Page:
Fluorescent in situ hybridization is a very powerful method to optically detect specific nucleic acid sequences in fixed but otherwise intact cells. FISH can be used to detect specific DNA or RNA sequences. DNA FISH can yield interesting things (for instance to determine the number of gene copies, the location of the gene in the nucleus when it is turned on/off, DNA repair and replication studies). However, I will discuss here about RNA FISH, which has become a very powerful tool to study gene expression and RNA biology. I described an RNA FISH application in a previous post.
RNA FISH is a quantifiable method that can determine the localization of single mRNA molecules in the cell, their number, their transcription and degradation rates and more. I will dicuss these applications in other posts.
Recently, I started FISHing myself. Obviously, I ran into some difficulties (but also success). So I’ll start by describing the method and protocol, some tips and problems to avoid, how I analyze the data, different types of dyes etc… Hopefully, I’ll also learn something from all this writing.
The idea of FISH (or rather, ISH; patented by my PI almost quarter of a century ago) is that nucleic acids with complementary sequences tend to form a double helix. It can be DNA:DNA, RNA:RNA or RNA:DNA. Therefore, one can synthesize a short DNA probe that carries some sort of tag. In the olden days, it was radioactivity, or biotin – that would be bound by avidin. Today, the F in FISH stands for a fluorescent dye that is chemically bound to the DNA probe.
The length of the probe is significant. The longer it is, the more specific it will become. However, we will need harsher conditions for hybridizations and also it is more difficult to synthesize. Commonly, people use either 50 bases or 20 bases (20-mer) probes.
Tagging of the probe is also quite variable. The probe can be tagged at one or both ends or one or more times in the middle. The chemistry of end-labeling and middle labeling is different, and so is the synthesis process.
The most common fluorophores that people use are the cyanine dyes (known as the Cy dyes). But there are other types such as the Alexa series, Quasar dyes and more. The choice depends on required ex/em wavelengths, availability and funds. Today, many companies design and produce the probes for the researcher, but some companies use their own dye brand.
A major problem is that of signal intensity. We need multiple dye molecules bound to the same mRNA molecule in order to be able to detect it above the background. For this reason, it is recommended to have either multiple end-labeled probes (preferably >20 probes) or at least a few long multi-labeled probes (to get a minimum of twenty dye molecules or more per mRNA).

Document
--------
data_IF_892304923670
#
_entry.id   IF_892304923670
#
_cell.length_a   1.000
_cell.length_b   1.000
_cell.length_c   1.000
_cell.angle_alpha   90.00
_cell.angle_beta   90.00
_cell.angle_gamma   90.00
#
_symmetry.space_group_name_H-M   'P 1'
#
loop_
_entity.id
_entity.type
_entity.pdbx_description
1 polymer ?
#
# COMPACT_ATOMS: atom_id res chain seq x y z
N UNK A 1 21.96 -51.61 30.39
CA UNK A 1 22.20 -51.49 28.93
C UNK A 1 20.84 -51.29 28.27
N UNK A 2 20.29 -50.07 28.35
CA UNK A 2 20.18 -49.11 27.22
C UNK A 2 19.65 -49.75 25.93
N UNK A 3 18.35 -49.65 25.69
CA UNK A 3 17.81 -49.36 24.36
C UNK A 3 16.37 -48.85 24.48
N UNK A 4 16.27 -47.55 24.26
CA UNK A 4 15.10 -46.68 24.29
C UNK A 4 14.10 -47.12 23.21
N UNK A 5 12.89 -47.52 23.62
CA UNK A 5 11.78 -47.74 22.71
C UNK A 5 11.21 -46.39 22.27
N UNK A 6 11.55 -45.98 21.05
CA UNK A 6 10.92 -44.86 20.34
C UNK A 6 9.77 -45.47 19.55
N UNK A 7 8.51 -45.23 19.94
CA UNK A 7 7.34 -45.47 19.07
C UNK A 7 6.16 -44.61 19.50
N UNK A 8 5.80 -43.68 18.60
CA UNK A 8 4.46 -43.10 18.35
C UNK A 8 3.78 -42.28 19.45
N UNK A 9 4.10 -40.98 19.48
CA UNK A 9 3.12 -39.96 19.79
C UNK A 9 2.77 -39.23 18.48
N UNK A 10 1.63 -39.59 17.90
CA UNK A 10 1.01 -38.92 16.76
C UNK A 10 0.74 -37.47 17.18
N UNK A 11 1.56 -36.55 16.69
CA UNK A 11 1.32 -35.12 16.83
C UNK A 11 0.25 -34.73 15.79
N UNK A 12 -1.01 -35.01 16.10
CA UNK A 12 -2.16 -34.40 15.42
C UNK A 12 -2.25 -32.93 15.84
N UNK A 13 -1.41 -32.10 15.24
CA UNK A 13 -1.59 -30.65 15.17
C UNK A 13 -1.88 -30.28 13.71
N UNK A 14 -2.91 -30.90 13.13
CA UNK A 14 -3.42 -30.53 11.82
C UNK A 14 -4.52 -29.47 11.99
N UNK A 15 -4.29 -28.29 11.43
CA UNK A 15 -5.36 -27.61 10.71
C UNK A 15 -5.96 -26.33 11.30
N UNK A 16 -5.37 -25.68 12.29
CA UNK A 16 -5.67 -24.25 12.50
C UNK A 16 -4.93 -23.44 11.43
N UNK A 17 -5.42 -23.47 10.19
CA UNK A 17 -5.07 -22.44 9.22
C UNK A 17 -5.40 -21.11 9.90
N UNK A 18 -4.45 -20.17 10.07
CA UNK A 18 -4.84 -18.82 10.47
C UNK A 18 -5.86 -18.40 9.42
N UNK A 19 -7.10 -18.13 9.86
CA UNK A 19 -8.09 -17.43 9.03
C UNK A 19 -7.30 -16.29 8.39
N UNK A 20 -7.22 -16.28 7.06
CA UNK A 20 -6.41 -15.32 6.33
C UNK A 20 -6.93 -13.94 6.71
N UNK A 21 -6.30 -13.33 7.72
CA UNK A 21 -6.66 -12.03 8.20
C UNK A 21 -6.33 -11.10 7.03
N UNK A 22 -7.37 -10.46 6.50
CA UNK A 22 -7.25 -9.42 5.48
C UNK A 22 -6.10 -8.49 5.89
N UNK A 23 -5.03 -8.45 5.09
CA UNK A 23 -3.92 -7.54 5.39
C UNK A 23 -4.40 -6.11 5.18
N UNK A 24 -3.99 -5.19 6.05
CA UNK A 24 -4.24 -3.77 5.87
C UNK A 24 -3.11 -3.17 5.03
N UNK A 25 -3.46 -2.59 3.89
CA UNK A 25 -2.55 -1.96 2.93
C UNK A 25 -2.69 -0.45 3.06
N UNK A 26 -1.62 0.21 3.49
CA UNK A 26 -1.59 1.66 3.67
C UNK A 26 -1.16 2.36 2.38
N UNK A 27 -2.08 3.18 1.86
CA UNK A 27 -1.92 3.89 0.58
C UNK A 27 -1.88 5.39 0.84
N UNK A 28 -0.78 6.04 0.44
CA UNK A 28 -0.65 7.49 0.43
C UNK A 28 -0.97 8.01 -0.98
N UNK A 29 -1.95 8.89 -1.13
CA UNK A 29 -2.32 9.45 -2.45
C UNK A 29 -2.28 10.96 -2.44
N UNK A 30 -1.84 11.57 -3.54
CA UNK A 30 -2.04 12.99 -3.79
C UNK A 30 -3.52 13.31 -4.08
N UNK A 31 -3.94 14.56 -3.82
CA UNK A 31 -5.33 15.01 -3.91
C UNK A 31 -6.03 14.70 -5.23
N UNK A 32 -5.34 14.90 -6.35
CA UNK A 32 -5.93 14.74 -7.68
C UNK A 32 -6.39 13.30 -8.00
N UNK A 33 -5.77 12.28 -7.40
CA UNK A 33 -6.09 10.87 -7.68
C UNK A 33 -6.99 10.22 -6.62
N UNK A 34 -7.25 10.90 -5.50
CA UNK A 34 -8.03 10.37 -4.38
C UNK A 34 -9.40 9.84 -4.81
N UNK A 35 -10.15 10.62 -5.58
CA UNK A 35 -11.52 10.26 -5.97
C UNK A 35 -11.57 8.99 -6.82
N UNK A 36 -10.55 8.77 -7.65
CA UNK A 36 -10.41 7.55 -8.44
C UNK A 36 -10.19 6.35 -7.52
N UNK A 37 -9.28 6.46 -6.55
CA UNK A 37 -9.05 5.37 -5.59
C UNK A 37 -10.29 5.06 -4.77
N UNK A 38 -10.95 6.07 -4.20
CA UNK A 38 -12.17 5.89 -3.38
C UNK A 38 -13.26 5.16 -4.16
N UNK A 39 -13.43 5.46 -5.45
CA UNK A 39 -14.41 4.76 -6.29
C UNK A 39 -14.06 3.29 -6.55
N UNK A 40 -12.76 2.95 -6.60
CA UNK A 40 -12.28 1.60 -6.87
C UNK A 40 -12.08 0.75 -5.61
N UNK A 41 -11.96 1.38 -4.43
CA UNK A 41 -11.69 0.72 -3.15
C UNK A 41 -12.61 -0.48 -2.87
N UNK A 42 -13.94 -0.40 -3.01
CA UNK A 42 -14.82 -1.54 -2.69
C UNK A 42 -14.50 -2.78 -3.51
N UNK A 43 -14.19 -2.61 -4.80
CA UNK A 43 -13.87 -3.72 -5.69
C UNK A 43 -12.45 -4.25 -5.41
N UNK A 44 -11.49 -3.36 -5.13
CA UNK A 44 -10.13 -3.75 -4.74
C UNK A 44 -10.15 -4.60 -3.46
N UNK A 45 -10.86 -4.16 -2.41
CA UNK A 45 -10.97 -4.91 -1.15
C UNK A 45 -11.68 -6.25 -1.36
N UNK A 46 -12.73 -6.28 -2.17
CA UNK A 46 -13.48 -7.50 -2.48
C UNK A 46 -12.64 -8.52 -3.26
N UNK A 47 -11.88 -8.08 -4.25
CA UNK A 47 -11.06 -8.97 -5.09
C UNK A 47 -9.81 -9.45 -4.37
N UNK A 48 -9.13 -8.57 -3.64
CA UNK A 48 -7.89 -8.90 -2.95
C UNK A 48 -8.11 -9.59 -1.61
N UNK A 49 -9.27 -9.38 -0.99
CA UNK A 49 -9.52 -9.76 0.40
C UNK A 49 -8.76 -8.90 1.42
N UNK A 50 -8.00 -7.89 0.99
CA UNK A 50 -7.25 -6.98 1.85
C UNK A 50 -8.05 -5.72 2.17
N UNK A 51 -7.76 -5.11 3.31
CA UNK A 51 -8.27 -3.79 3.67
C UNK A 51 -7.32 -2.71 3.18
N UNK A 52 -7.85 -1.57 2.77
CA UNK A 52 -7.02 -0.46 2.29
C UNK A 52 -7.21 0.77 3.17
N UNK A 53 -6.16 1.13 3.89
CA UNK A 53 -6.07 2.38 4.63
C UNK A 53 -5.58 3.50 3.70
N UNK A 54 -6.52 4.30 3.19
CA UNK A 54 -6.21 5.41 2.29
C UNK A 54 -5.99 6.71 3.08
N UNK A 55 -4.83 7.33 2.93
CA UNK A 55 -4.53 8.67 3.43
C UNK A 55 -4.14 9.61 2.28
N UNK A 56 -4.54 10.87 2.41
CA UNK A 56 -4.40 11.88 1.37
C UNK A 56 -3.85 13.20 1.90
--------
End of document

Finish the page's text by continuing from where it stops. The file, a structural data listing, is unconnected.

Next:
Here is a short version of the protocol (for adherent mammalian cells):
First, we need to grow the cells on a thin glass coverslip. This is important – the cells cannot be transferred from culture dish to the glass once the cells are fixed.
Next, we fix the cells (kill cells and immobilize all biomolecules) using 4% paraformaldehyde in buffer. This chemical creates multiple cross-linking bonds between all bio-molecules, thus “fixing” them in place relative to other biomolecules. This process keeps the shape of the cell and all the sub-cellular structures.
The fixation step needs to be calibrated – too much or too little can affect the hybridization efficiency. The protocol I got uses 10 min for fixation.
The cross linker is then removed, and the cells are permeabilized. There are two major protocols for permeabilization. One uses 70% ethanol at 4°C over-night. The other uses a low % solution of detergent (I use 0.1% triton X100) for a few minutes. From my brief experience, the triton works better (I’ll show images later).
The cells are then washed again, and placed in pre-hybridization buffer (2xSSC) that contains 10% formamide (for 20-mer probes) or higher (50% for 50-mer probes). The formamide denatures DNA and RNA secondary structures and assists in hybridization. SSC stands for saline-sodium citrate. The salts increase the stringency of the hybridization.
Hybridization is performed using a similar buffer, but with the addition of competitor RNA (usually tRNA) and competitor protein (BSA) to reduce background. The protocol also requires dextran sulfate (accelerates hybridization rate) and vanadyl ribonucleoside complex, a potent ribonuclease inhibitor (because we don’t want any rogue RNAses digesting the RNA in the cells).
Usually, a small drop (40-50µl) of the hyb buffer + probe is deposited on a clean surface in a humid chamber. The glass coverslip is them placed face down on the drop (i.e. cells facing the liquid).
The chamber is closed and placed at 37°C for at least 3 hours up to over-night.
We continue with several rounds of washing (which also includes an optional DAPI staining step) and finishing with mounting the coverslip onto a microscope slide using an anti-fade mounting medium.
Then, we go to the microscope.
It is important to have a negative control (cells not expressing the RNA in question) for further analysis.
Here’s an image of negative cells:
I will discuss spot analysis at the next post.
Sources for protocols:
Singer lab website (these are protocols for 50-mer or longer probes).
A more recent published protocol of 50-mer (for yeast)
Stellaris protocols (Biosearch technology company) for 20mer probes. [ I do not use their mounting method, but use Prolong gold from Invitrogen. It works very well].
Protocols from Arjun Raj’s lab (includes their “Turbo FISH” – FISH in 5 minutes. Never tried it myself, yet).